I once again made another person read Hiroshi Yamamoto’s kaiju-meteorology novel MM9, because it’s a fantastic, amazing little book, and found myself explaining several subtle nods to the genre I noticed. I was told that I really ought to write this stuff down, and here we are.
Yamamoto has provided some fine (albeit incomplete) annotations on MM9 on the Haikasoru website, which I also checked, confirming several suspicions. Presented here is a chapter-by-chapter breakdown of a few educated guesses of what he was referring to so SPOILER WARNING. Page numbers refer to the English edition from Haikasoru.
I’m sure I’m missing some stuff, please let me know if you get it!
Page 11: It’s interesting to start with a monster coming from the Ogasawara islands, as that was the setting of Monsterland in Destroy All Monsters.
Page 13: The Great Hinckley Fire of 1894 is reinterpreted as a kaiju attack, the first of many real-world incidents seen through a kaiju lens. Not sure what Guthrie’s Law refers to.
Page 14: The kaiju version of the Great Kanto Earthquake of 1923 was, as Yamamoto has stated, based on Godzilla. The only real detail that makes this obvious is the mention of a leanchoilia found in its footprint, echoing a scene from the film (pg. 29).
Page 20: “Eve” is the name given for the Romanizing of “イブ”, but I suspect that it’s meant to be “Ib”, as a reference to Ib Melchior, writer of Reptilicus. The monster itself is clearly based on Reptilicus, starting a trend of kaiju named after people involved in the making of their movies.
Page 22: The kaiju rampage at Kobe is a reference to the Great Hanshin Earthquake.
Page 26: Unlike the US, the Japanese do not name tropical storms after people, but usually after animals.
Page 30: Eugene is an allusion to the film Gorgo (directed by Eugene Lourie), while Ray is a reference to the Rhedosaurus from Lourie’s movie The Beast from 20,000 Fathoms (written by Ray Bradbury with effects by Ray Harryhausen).
Page 40: The gag of the lobster-based names is their overused cliché, especially the –gon suffix from “dragon” (e.g. Agon, Baragon, Crazygon) and –ra from “kujira” (e.g. Mothra, Gamera, Minilla, Pegila, and in this case, Ebirah is already taken).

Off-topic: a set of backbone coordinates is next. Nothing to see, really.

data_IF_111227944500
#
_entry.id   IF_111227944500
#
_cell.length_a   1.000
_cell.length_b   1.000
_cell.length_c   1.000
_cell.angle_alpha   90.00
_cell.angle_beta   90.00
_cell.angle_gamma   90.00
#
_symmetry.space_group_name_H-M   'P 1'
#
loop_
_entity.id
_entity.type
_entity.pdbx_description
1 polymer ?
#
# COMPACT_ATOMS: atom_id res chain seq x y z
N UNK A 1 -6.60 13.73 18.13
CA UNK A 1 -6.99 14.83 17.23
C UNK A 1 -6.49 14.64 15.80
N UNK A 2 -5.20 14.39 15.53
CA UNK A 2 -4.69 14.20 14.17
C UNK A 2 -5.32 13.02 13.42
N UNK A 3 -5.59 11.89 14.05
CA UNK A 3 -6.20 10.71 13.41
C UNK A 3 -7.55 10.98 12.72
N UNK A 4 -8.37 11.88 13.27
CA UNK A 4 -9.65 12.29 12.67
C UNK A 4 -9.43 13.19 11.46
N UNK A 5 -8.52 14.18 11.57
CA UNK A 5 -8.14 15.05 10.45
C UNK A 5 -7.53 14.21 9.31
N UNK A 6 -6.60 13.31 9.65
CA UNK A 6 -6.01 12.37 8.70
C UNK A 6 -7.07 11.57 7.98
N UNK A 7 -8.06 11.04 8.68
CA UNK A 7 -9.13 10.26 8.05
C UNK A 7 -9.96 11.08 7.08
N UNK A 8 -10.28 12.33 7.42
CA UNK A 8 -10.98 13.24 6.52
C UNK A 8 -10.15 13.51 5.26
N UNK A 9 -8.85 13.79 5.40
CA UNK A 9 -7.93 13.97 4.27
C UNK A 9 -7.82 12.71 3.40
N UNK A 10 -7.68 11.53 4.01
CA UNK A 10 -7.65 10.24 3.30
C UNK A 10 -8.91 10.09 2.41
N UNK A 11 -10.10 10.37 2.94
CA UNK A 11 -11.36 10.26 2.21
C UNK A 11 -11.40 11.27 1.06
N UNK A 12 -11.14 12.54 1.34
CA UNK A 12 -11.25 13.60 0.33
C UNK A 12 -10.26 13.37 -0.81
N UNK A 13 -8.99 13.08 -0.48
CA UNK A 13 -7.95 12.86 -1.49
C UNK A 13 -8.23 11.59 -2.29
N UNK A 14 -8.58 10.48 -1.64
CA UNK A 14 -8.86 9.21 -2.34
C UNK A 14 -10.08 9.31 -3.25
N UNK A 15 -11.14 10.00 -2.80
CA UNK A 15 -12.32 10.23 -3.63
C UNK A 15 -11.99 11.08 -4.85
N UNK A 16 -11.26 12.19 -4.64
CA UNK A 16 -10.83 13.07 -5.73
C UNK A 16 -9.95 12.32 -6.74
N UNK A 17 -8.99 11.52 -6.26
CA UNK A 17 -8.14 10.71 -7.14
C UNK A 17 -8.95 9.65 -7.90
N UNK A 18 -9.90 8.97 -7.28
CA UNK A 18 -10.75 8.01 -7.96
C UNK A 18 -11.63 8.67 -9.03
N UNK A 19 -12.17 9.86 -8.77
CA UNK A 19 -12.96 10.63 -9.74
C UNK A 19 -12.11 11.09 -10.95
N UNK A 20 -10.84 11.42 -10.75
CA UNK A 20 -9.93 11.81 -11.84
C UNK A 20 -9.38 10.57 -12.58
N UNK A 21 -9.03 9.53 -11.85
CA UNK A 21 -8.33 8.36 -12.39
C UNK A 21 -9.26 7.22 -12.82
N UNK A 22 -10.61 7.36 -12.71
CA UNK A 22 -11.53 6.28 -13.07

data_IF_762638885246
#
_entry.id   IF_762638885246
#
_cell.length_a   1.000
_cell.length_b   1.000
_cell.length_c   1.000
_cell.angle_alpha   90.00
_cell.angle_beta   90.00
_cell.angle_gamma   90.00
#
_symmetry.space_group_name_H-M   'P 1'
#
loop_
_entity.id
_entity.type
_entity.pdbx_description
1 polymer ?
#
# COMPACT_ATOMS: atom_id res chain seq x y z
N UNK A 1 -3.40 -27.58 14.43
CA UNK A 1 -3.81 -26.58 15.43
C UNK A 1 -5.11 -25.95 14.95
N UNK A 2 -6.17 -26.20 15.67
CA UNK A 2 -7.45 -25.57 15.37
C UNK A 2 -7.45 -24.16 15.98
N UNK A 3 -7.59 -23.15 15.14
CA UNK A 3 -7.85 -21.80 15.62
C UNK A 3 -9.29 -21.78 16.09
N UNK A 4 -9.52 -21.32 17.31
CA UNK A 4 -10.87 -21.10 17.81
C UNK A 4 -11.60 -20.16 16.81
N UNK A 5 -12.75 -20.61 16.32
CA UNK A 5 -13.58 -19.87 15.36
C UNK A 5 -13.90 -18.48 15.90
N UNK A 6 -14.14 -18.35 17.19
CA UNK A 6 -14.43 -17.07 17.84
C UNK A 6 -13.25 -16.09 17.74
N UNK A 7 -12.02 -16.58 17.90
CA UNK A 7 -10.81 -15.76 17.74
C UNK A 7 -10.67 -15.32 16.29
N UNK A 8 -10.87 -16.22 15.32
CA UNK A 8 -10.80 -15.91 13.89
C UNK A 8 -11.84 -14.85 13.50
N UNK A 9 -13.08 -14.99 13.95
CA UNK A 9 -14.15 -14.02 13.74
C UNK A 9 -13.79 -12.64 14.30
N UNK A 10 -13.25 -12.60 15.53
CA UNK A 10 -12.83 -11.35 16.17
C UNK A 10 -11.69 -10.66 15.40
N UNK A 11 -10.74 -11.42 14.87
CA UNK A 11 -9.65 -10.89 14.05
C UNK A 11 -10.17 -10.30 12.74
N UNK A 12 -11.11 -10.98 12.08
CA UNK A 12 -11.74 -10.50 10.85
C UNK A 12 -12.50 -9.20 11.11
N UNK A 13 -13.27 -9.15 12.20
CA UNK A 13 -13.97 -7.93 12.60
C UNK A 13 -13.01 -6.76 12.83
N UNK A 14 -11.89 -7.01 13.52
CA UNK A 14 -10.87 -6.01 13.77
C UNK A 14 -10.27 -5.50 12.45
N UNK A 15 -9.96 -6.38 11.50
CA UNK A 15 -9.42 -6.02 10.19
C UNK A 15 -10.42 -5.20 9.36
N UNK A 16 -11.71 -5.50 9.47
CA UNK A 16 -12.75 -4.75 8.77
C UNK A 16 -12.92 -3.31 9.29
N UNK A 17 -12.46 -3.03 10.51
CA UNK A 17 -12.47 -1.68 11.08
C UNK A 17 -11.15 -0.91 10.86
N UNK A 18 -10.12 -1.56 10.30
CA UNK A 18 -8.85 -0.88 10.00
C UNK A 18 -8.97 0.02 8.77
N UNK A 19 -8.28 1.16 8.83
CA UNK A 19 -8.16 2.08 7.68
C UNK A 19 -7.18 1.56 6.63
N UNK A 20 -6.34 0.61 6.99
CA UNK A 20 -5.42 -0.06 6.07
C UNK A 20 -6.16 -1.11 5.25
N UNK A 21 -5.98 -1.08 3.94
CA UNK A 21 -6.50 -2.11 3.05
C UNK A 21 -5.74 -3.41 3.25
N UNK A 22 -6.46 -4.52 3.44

Page 46: Not sure what the bird sighting refers to.
Page 52: All of these animals have at least one monster movie precedent; I’ll list the first that comes to mind: ants (Them!), grasshoppers (Beginning of the End), praying mantis (The Deadly Mantis), spiders (a lot of stuff), scorpion (The Black Scorpion), snails (The Monster that Challenged the World), octopus (It came from Beneath the Sea), lizard (The Giant Gila Monster), snakes (lots of stuff), crocodile (Alligator), chicken (Food of the Gods), mice (Food of the Gods), mole (Mongula from Ultra Q), rabbits (Night of the Lepus), monkey (Goro from Ultra Q).
Page 53: Glen is a reference to Glenn Langan, star of The Amazing Colossal Man and War of the Colossal Beast. Allison is would then be Allison Hayes from Attack of the 50-Foot Woman.
Page 59: The monsters experience a different time scale, much like how kaiju movie footage is frequently slowed down to convey a sense of weight.
Page 61: Zeta Transcendents’ terrorist actions seem invocative of the 1995 Subway Sarin Incident.
Page 61: “Kaiju X” is a bit of a cliché itself. The name “Monster X” is sometimes used for Guilala, Jiger, and the first form of Kaiser Ghidorah, not to mention the creature from X the Unknown.
Page 62: Comments on the Haikasoru blog indicate the Asprin is a nod to novelist Robert Asprin, which seems to make sense.
Page 66: Arnold is referencing Jack Arnold, director of Tarantula. Mentioned again on page 145.